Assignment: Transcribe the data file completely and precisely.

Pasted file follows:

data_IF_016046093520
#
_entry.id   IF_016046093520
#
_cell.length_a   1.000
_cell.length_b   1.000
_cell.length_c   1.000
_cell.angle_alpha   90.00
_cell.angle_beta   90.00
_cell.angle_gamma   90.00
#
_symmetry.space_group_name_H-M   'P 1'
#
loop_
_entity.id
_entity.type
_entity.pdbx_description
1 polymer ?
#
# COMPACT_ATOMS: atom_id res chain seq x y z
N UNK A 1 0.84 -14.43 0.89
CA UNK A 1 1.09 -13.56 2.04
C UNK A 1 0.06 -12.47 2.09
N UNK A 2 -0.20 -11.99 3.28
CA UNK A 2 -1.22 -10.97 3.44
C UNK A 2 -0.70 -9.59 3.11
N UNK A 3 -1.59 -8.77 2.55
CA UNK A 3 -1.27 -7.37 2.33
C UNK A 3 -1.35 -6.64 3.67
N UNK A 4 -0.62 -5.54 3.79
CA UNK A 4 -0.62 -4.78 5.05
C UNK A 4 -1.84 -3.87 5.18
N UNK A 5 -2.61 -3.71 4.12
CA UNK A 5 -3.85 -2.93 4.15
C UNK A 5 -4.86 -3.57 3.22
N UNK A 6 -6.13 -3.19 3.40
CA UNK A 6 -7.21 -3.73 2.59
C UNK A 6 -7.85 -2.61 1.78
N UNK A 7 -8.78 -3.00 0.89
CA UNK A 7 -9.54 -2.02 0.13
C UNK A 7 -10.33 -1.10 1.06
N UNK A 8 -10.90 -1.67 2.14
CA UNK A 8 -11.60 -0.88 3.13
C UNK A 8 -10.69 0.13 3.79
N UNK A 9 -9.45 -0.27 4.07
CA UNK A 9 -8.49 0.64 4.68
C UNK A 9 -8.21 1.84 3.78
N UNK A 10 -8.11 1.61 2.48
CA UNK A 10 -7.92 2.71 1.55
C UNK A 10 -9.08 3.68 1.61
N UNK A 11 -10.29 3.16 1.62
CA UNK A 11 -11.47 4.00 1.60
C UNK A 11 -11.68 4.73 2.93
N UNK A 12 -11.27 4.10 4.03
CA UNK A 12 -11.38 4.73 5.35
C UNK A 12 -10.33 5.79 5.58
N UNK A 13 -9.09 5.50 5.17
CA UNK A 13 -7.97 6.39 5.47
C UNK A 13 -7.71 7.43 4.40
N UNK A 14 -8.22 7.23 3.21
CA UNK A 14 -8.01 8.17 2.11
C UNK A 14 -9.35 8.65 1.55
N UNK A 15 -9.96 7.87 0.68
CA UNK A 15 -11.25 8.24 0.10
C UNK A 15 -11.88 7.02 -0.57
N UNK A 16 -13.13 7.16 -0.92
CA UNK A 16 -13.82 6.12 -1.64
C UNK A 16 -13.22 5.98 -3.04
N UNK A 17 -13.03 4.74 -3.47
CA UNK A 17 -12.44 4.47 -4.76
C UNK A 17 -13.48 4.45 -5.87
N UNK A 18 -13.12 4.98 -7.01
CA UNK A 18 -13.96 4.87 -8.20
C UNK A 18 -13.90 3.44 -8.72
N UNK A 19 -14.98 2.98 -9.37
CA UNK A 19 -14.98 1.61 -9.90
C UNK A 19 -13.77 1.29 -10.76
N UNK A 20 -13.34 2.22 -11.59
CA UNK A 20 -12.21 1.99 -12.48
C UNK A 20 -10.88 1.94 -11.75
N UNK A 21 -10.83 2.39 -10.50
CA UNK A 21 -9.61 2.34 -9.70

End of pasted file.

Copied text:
data_IF_016046093520
#
_entry.id   IF_016046093520
#
_cell.length_a   1.000
_cell.length_b   1.000
_cell.length_c   1.000
_cell.angle_alpha   90.00
_cell.angle_beta   90.00
_cell.angle_gamma   90.00
#
_symmetry.space_group_name_H-M   'P 1'
#
loop_
_entity.id
_entity.type
_entity.pdbx_description
1 polymer ?
#
# COMPACT_ATOMS: atom_id res chain seq x y z
N UNK A 1 0.84 -14.43 0.89
CA UNK A 1 1.09 -13.56 2.04
C UNK A 1 0.06 -12.47 2.09
N UNK A 2 -0.20 -11.99 3.28
CA UNK A 2 -1.22 -10.97 3.44
C UNK A 2 -0.70 -9.59 3.11
N UNK A 3 -1.59 -8.77 2.55
CA UNK A 3 -1.27 -7.37 2.33
C UNK A 3 -1.35 -6.64 3.67
N UNK A 4 -0.62 -5.54 3.79
CA UNK A 4 -0.62 -4.78 5.05
C UNK A 4 -1.84 -3.87 5.18
N UNK A 5 -2.61 -3.71 4.12
CA UNK A 5 -3.85 -2.93 4.15
C UNK A 5 -4.86 -3.57 3.22
N UNK A 6 -6.13 -3.19 3.40
CA UNK A 6 -7.21 -3.73 2.59
C UNK A 6 -7.85 -2.61 1.78
N UNK A 7 -8.78 -3.00 0.89
CA UNK A 7 -9.54 -2.02 0.13
C UNK A 7 -10.33 -1.10 1.06
N UNK A 8 -10.90 -1.67 2.14
CA UNK A 8 -11.60 -0.88 3.13
C UNK A 8 -10.69 0.13 3.79
N UNK A 9 -9.45 -0.27 4.07
CA UNK A 9 -8.49 0.64 4.68
C UNK A 9 -8.21 1.84 3.78
N UNK A 10 -8.11 1.61 2.48
CA UNK A 10 -7.92 2.71 1.55
C UNK A 10 -9.08 3.68 1.61
N UNK A 11 -10.29 3.16 1.62
CA UNK A 11 -11.47 4.00 1.60
C UNK A 11 -11.68 4.73 2.93
N UNK A 12 -11.27 4.10 4.03
CA UNK A 12 -11.38 4.73 5.35
C UNK A 12 -10.33 5.79 5.58
N UNK A 13 -9.09 5.50 5.17
CA UNK A 13 -7.97 6.39 5.47
C UNK A 13 -7.71 7.43 4.40
N UNK A 14 -8.22 7.23 3.21
CA UNK A 14 -8.01 8.17 2.11
C UNK A 14 -9.35 8.65 1.55
N UNK A 15 -9.96 7.87 0.68
CA UNK A 15 -11.25 8.24 0.10
C UNK A 15 -11.88 7.02 -0.57
N UNK A 16 -13.13 7.16 -0.92
CA UNK A 16 -13.82 6.12 -1.64
C UNK A 16 -13.22 5.98 -3.04
N UNK A 17 -13.03 4.74 -3.47
CA UNK A 17 -12.44 4.47 -4.76
C UNK A 17 -13.48 4.45 -5.87
N UNK A 18 -13.12 4.98 -7.01
CA UNK A 18 -13.96 4.87 -8.20
C UNK A 18 -13.90 3.44 -8.72
N UNK A 19 -14.98 2.98 -9.37
CA UNK A 19 -14.98 1.61 -9.90
C UNK A 19 -13.77 1.29 -10.76
N UNK A 20 -13.34 2.22 -11.59
CA UNK A 20 -12.21 1.99 -12.48
C UNK A 20 -10.88 1.94 -11.75
N UNK A 21 -10.83 2.39 -10.50
CA UNK A 21 -9.61 2.34 -9.70